Demand was running high for the state’s Wisconsin Natural Resources magazine after a flurry of news coverage about Republican Gov. Scott Walker’s plan to shut down the self-supporting, nearly 100-year-old publication.
The state Department of Natural Resources received 1,394 subscription orders in the eight days between Feb. 13 and last Wednesday, DNR spokesman Jim Dick said Monday.
In a typical week, no more than a few hundred orders come in without a boost from the holiday gift-giving season or a promotional effort, said Natasha Kassulke, a former editor who says plans to eliminate the magazine fit the DNR’s pattern under Walker of undercutting climate science and environmental education.
The DNR recently curtailed the options offered to subscribers and prepared a financial projection based on cutting off new subscriptions in July and publishing the last issue in January.
Dick and Walker spokesman Tom Evenson have denied that the plan was part of an anti-science agenda. Eliminating the magazine would free the DNR to focus on other responsibilities, while it continues to educate the public about conservation issues through other means, they said.
The DNR and another state agency recently removed climate change information from their websites, while a third banned employees from discussing the topic in 2015, the same year the Legislature approved Walker budget cuts targeting DNR educators and scientists.
The federally funded researchers examined ways the state can prepare for climate change and compiled studies on the water pollution potential of mining.
Kassulke and other former DNR personnel have said the magazine was a crucial tool for helping Wisconsin residents understand how they can aid conservation efforts.
Articles in the magazine explore the science behind the department’s work, as well as the options available for protecting air, water and wildlife.
Dick didn’t respond to requests for numbers of subscription orders received at other times. He confirmed, though, that the DNR this month eliminated options for two- and three-year subscriptions.
Shuttering of the magazine is part of Walker’s 2017-19 budget proposal, which the Legislature will soon begin reviewing.
The DNR began limiting subscriptions to a single year after Walker announced his budget on Feb. 8, Dick said.
The DNR isn’t concerned about the possibility that turning away longer-term subscriptions will undercut the magazine’s future revenue in the event the Legislature decides to allow the magazine to continue, Dick said.
The nearly 1,400 subscription orders came in during the eight-day period after articles about Walker’s plan to cut the magazine ran in the Wisconsin State Journal and other newspapers. At the same time, environmental reporter James Rowen urged his readers to subscribe in his blog.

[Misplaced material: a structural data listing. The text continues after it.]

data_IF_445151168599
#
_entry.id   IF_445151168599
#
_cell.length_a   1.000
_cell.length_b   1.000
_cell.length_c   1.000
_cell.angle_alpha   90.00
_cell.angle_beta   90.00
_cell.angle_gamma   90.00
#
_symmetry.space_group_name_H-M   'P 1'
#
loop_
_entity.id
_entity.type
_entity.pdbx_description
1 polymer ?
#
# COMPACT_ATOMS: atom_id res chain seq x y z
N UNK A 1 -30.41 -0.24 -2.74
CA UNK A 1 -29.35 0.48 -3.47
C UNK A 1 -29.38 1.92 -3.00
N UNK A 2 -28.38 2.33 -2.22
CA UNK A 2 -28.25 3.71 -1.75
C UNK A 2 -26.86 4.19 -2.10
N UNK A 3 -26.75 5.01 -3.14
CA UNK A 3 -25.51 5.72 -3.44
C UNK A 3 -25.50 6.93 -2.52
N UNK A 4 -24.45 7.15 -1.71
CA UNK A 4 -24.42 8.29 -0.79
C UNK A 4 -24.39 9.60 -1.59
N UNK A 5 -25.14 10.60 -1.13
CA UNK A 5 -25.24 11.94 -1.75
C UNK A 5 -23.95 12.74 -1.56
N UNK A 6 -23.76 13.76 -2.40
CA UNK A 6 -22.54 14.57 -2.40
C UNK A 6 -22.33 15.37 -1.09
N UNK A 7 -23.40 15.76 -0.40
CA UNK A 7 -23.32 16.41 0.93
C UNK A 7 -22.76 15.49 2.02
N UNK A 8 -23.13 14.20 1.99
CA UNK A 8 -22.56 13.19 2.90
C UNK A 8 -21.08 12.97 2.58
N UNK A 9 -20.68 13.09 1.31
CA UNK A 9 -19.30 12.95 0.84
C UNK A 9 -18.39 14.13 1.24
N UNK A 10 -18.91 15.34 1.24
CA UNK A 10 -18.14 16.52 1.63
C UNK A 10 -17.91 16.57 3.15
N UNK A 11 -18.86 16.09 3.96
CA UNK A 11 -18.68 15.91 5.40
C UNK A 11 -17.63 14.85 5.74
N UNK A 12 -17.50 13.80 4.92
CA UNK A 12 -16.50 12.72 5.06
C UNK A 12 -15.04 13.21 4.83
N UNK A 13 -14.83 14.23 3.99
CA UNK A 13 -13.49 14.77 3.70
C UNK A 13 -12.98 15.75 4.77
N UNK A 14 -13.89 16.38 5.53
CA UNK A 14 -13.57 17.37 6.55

Initially, the governor’s office explained the budget proposal by saying the state shouldn’t duplicate privately owned periodicals.
A spokesman hasn’t responded to requests for examples but three private, Wisconsin-based publishers last week told the State Journal they don’t compete with the DNR magazine and they didn’t ask Walker to eliminate it.
The DNR’s Dick provided the State Journal with a financial projection indicating the magazine can stop accepting new subscriptions on July 1 and still have just enough revenue socked away to reimburse the roughly $300,000 that would be owed to subscribers if the last issue were to be published in January.
But Kassulke, who resigned as editor last summer, said a consulting company told her in 2015 that ceasing publication would cost closer to $700,000 because in addition to reimbursements the DNR would also face costs of sending first-class notices to subscribers, cutting checks, mailing them and administering the process.
The DNR’s projection counts on $9 in revenue from each of 40,000 people who subscribe automatically when they purchase a $165 conservation patron license. But Kassulke said the magazine has received only about $6 per license in the past.
Walker’s budget proposal said conservation patrons would save $375,000 during the two-year budget period. The cost of the license would decrease by $6, Dick said.
The DNR projection was based on publication of 75,000 copies of each issue of the magazine, including about 40,000 for conservation patrons and 35,877 individual subscribers who pay about $8.97 annually for six issues.
Kassulke said the magazine had about 88,000 subscribers before she left last year to accept a job at UW-Madison. The 88,000 included about 40,000 conservation patrons and another roughly 48,000 individual subscribers.
A 2014-15 DNR survey of 660 conservation patron license holders found that 63 percent said they read most or all of the magazine, 25 percent read some of it and 13 percent read little or none. The survey had a margin of error of 3.7 percent.